|Fear, Anxiety and Anguish
of Cognitive Functions in the Brain: A Misleading Concept
Observations of animals and human babies have shown that we are predisposed to fear certain animals and certain situations that have proven dangerous to our species over the course of its evolution. Children do not necessarily display this fear reaction the first time they are placed in contact with the danger, but if they receive the slightest sign from the people around them that they should be afraid, they will become afraid, and the fear will be long-lasting.
Baby monkeys raised in captivity are not afraid of snakes. But if you show them a film of another monkey acting afraid in front of a snake, snakes will immediately become an object of terror for them. This same phenomenon does not occur with other objects, such as flowers. Besides snakes, other things that human beings are predisposed to fear include other reptiles, spiders, birds of prey, dogs, and heights.
But our evolutionary roots are of little use to us in responding to the things that pose real dangers for us today, such as firearms and automobiles.
|WHEN FEAR TAKES THE CONTROLS
The behavioural responses generated by fear are remarkably well preserved
in all vertebrates. For example, if a rat enters a room where there
is a cat, the rat freezes, faces the cat, then remains motionless
before trying to flee or, if it is cornered, trying to bite the cat
that is attacking it.
Humans who are frightened go through basically the same steps:
they stop what they were doing, turn toward the source of the threat,
from taking any action during the phase when they are trying
to assess the threat. Then, if their assessment confirms a threat,
they try to flee or
hide. If a confrontation is unavoidable, fighting the
threat becomes the last remaining option to try to protect the
Just like the behavioural responses to it, the physiological changes
associated with fear are very well preserved in the animal kingdom.
These of course include all the changes triggered by the sympathetic
nervous system to help us deal with the situation: faster heart
rate, faster breathing, dilated pupils, and so on. But there are
also other, more subtle phenomena, such as the suppression of pain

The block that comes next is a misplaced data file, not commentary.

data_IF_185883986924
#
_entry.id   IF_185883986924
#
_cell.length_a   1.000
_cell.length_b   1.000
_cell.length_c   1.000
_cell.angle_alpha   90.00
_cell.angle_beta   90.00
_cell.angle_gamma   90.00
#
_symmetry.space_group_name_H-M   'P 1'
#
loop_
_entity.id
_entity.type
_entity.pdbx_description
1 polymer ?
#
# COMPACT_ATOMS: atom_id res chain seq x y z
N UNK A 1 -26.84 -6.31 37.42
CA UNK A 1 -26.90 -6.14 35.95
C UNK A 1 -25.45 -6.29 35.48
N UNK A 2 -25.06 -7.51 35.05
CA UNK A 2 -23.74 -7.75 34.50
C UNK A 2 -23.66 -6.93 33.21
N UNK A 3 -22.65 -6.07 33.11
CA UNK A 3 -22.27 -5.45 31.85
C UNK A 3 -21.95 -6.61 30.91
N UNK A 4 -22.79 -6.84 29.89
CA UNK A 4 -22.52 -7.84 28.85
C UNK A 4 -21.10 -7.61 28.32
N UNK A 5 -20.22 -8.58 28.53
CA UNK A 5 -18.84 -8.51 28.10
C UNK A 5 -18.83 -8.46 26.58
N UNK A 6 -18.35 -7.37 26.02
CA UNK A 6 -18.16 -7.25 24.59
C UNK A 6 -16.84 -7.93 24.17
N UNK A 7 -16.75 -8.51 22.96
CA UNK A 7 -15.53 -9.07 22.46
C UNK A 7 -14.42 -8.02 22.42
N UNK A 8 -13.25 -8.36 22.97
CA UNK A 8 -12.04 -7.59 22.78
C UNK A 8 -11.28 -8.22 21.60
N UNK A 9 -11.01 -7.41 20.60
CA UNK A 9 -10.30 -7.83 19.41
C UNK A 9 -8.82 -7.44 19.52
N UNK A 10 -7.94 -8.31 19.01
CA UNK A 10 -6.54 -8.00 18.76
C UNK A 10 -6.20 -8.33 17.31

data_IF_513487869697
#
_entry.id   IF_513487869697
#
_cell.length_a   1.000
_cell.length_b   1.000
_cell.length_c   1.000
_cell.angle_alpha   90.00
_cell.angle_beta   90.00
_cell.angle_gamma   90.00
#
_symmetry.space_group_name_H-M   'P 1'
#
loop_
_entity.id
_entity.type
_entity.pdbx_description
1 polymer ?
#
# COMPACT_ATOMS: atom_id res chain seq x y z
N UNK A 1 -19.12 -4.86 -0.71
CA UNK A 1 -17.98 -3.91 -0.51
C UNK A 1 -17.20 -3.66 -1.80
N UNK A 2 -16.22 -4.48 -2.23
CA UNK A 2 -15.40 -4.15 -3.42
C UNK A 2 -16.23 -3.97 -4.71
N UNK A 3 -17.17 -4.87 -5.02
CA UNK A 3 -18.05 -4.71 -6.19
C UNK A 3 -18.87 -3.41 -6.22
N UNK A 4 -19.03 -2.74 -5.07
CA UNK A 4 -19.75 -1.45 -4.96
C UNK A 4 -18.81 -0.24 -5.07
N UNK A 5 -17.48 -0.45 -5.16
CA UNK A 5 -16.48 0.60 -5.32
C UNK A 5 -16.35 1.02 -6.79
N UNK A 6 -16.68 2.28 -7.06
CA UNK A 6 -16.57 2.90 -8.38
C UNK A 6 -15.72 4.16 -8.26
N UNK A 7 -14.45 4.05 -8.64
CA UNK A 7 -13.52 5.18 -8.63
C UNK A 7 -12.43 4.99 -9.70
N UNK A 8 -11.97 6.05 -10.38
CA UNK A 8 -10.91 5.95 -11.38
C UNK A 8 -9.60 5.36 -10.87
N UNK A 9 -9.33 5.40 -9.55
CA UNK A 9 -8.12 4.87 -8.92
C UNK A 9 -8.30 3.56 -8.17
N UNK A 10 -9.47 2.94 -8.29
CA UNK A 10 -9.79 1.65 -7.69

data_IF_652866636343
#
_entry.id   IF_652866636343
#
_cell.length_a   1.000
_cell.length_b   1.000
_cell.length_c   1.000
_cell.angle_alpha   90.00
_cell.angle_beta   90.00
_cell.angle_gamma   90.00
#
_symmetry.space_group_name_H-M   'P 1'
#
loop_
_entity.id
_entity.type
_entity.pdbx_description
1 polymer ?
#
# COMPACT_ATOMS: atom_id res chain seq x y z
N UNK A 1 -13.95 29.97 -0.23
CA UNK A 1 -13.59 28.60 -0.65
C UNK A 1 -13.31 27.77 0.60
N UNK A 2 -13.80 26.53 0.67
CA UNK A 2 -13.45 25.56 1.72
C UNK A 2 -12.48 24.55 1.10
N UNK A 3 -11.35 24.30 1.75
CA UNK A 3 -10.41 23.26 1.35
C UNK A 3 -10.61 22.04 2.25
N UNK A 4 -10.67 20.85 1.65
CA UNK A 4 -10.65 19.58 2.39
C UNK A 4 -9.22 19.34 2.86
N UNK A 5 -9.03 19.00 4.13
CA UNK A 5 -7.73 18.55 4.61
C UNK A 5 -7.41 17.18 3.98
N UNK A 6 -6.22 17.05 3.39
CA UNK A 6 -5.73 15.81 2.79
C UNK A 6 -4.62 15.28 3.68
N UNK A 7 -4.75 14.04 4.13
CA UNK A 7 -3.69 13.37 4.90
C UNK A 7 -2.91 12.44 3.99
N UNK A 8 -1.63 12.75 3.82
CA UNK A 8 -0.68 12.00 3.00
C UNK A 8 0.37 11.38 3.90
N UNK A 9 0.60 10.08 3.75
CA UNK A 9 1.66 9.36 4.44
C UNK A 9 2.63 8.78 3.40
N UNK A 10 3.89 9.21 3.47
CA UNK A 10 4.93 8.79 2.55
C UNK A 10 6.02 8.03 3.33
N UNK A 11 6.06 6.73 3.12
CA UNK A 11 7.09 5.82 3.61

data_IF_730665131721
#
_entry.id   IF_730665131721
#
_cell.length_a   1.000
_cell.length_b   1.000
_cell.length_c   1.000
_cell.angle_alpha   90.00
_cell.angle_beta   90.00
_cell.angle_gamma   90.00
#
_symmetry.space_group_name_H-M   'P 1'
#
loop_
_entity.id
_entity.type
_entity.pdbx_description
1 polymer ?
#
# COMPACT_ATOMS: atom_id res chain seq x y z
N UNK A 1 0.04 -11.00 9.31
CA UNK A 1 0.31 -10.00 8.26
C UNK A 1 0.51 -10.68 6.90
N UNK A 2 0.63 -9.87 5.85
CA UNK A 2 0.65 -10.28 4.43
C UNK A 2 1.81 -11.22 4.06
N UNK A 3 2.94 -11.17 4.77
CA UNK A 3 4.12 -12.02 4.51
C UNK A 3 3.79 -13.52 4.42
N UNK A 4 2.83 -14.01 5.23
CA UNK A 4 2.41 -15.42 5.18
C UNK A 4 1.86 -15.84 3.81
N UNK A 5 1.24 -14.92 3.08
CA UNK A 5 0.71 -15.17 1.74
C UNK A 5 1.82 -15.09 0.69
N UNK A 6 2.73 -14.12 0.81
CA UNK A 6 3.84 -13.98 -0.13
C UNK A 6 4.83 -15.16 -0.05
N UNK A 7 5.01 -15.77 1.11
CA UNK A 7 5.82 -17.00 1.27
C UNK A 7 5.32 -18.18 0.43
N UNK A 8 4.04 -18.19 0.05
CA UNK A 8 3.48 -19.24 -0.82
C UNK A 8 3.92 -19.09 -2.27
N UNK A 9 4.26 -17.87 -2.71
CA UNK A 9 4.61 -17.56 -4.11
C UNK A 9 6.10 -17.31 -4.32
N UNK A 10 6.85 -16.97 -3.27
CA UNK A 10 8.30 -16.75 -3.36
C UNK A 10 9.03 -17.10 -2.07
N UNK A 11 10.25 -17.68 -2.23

in the face of danger, which is well documented among soldiers
in combat, and lets us concentrate our energies on the highest
In humans, the basic range of behavioural responses to fear is
generally augmented by uniquely human ones that draw on our greater
cognitive abilities. But these unique capabilities that our human
cortex gives us can also cause us fear,
anxiety, and anguish.
People who are old enough
now to have been aware of the assassination of President
Kennedy often remember
in astonishing detail exactly where they were
and what they were doing when they heard the news. The same
thing goes for the September 11 attacks or for any other
landmark event with a heavy emotional impact.
Psychologists are very familiar with
this phenomenon of memories that remain especially clear
and resistant to being forgotten, and refer to them as "flashbulb
memories". Experiments with animals have provided
a fairly good understanding of the mechanisms underlying
such memories. For instance, experiments have shown that
injecting rats with adrenalin just before putting them
through a learning session helps them remember their tasks
Now we know that the amygdala,
when activated by a significant emotional stimulus, triggers
all sorts of bodily responses, including the release of adrenalin
by the adrenal glands. It is this adrenalin that, by a pathway
that has yet to be identified, helps memories to be encoded
more effectively in the hippocampus and the temporal lobe.
That is why we are better at remembering things that are
important to us, or in other words, things that trigger our